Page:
Hip men’s clothing. Trendy Butler announced that it now ships men’s clothing to 5,000 subscribers a month and that it has raised $1.2 million in debt financing. Hong Kong-based Capital Union Investments led the funding round. For $65 a month, the Los Angeles start-up aims to provide clothing worth $150 at retail.


Elsewhere on the Web. Parachute Home, a company that makes bedding sheets, is putting to use some of its early revenue and the $10 million that venture capitalists have provided. The Venice start-up, which had a pop-up shop last year, plans to open a permanent store in the beachside neighborhood this spring, according to Racked.

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Dating app Grindr plans to move to West Hollywood from Hollywood after receiving a $93-million investment from a Chinese gaming company, according to the Real Deal. Grindr will have five times more space as it tries to expand its functionality beyond a matchmaking service for gay people.

Over at Tinder, a dating app with five times as many daily users as Grindr, Chief Executive Sean Rad tells Fast Company that he and his colleagues didn’t strike it rich when parent company Match Group recently went public. Tinder has its own set of shares, and Rad said his West Hollywood company eventually could go public or accept an acquisition offer.


Managed by Q is pitching its office management app to Los Angeles companies, according to L.A. Biz. The New York City start-up aims to simplify the process of coordinating office cleanings, maintenance requests and supply orders. Managed by Q’s employees and vendors provide the services.

WaiveCar began offering free, two-hour car rentals in Santa Monica and Venice, according to Money. The company hopes huge ads covering the cars can subsidize the rentals.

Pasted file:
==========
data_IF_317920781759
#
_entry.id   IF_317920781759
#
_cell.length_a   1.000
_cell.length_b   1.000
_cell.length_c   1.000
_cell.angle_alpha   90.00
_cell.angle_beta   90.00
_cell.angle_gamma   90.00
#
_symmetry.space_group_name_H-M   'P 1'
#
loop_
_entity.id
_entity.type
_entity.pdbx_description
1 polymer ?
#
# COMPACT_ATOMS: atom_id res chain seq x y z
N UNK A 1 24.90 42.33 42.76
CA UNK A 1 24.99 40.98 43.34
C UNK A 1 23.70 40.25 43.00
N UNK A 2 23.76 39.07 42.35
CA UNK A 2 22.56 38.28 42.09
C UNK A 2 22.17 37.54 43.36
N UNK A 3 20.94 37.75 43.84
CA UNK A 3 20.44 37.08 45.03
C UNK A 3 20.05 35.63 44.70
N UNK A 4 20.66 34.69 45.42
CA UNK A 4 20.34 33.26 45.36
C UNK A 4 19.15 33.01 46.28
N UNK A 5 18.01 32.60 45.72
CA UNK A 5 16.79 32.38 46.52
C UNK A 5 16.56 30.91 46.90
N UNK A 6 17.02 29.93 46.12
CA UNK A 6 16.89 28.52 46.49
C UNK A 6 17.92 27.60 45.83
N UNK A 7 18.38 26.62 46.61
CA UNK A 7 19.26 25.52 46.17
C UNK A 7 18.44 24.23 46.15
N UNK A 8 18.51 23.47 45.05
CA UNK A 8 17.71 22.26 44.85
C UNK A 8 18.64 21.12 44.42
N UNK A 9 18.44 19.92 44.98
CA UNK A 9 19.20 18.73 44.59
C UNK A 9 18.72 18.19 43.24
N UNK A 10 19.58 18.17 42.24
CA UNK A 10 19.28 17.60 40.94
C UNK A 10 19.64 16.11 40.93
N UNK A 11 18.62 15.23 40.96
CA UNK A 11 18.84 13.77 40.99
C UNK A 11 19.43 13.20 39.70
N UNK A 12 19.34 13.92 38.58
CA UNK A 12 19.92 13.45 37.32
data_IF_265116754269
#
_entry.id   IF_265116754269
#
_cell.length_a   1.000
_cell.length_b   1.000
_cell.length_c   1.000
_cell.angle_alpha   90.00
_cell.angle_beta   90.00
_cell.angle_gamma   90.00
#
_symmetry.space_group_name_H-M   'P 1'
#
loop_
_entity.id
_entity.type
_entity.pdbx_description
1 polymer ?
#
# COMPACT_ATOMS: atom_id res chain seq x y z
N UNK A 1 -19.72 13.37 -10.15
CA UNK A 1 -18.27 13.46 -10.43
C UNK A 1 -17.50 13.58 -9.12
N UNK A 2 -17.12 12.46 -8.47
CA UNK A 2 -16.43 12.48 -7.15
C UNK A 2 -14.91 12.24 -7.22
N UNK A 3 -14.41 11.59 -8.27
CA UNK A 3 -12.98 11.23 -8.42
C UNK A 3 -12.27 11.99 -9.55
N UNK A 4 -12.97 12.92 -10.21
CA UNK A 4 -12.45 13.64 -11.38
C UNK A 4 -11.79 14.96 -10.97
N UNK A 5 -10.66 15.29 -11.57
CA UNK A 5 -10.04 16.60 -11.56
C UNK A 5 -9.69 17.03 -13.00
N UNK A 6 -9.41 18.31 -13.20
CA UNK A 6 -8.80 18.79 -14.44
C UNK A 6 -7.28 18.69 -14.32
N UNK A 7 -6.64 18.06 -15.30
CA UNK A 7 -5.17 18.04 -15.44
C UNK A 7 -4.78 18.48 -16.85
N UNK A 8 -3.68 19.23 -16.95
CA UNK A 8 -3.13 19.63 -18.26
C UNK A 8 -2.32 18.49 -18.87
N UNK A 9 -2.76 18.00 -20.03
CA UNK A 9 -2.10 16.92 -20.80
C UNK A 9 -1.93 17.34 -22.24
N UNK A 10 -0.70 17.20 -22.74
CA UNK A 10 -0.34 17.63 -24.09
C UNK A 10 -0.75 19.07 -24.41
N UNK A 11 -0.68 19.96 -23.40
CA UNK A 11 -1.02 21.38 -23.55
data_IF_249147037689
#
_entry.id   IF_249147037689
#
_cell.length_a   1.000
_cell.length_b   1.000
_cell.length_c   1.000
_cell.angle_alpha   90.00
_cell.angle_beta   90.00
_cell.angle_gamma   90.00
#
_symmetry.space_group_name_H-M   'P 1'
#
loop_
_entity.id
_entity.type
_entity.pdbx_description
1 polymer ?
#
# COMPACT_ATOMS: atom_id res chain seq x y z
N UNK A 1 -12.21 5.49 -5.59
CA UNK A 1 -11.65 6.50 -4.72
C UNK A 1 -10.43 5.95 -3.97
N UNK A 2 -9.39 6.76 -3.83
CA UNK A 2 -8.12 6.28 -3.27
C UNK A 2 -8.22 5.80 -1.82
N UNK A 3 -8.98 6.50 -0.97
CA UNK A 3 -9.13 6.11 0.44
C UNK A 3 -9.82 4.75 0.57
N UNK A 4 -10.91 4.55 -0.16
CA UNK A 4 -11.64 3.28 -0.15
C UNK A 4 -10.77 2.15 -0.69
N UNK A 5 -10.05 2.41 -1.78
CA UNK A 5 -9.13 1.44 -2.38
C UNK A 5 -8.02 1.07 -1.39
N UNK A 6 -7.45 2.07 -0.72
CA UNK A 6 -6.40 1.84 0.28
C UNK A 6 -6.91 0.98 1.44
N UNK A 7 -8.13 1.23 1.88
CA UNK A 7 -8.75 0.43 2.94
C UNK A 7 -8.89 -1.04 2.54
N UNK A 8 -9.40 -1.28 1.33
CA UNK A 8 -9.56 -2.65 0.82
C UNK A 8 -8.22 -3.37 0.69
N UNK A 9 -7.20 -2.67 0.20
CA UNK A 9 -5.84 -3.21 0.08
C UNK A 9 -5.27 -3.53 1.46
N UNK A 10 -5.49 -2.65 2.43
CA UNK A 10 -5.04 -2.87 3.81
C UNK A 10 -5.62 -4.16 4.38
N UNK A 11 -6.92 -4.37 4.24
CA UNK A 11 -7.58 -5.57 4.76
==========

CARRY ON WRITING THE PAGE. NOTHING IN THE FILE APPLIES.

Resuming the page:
In case you missed it. Car-hailing app Uber agreed to pay California regulators a $7.6-million fine for failing to hand over business data in 2014. Snapchat putting up billboards across the country turns out to be a sign that the app is quickly gaining users in their 30s and older. Power company Southern California Edison plans to add up to 1,500 electric vehicle charging stations statewide. Online video production company Mitú raised $27 million, validation of its success in attracting Spanish-language viewers. YouTube star PewDiePie is creating his own “network.” And now covers e-Sports.

Coming up. Cisco Executive Chairman John Chambers and General Electric Vice Chair Beth Comstock are among the planned keynote speakers at the the Montgomery Summit, one of Los Angeles’ biggest technology conferences. This week, the summit also plans to name as keynote speakers Rob High, vice president and chief technology officer for IBM’s Watson artificial intelligence group, and retired Army Gen. Stanley McChrystal. About 1,000 people are expected at the March 8-9 event in Santa Monica.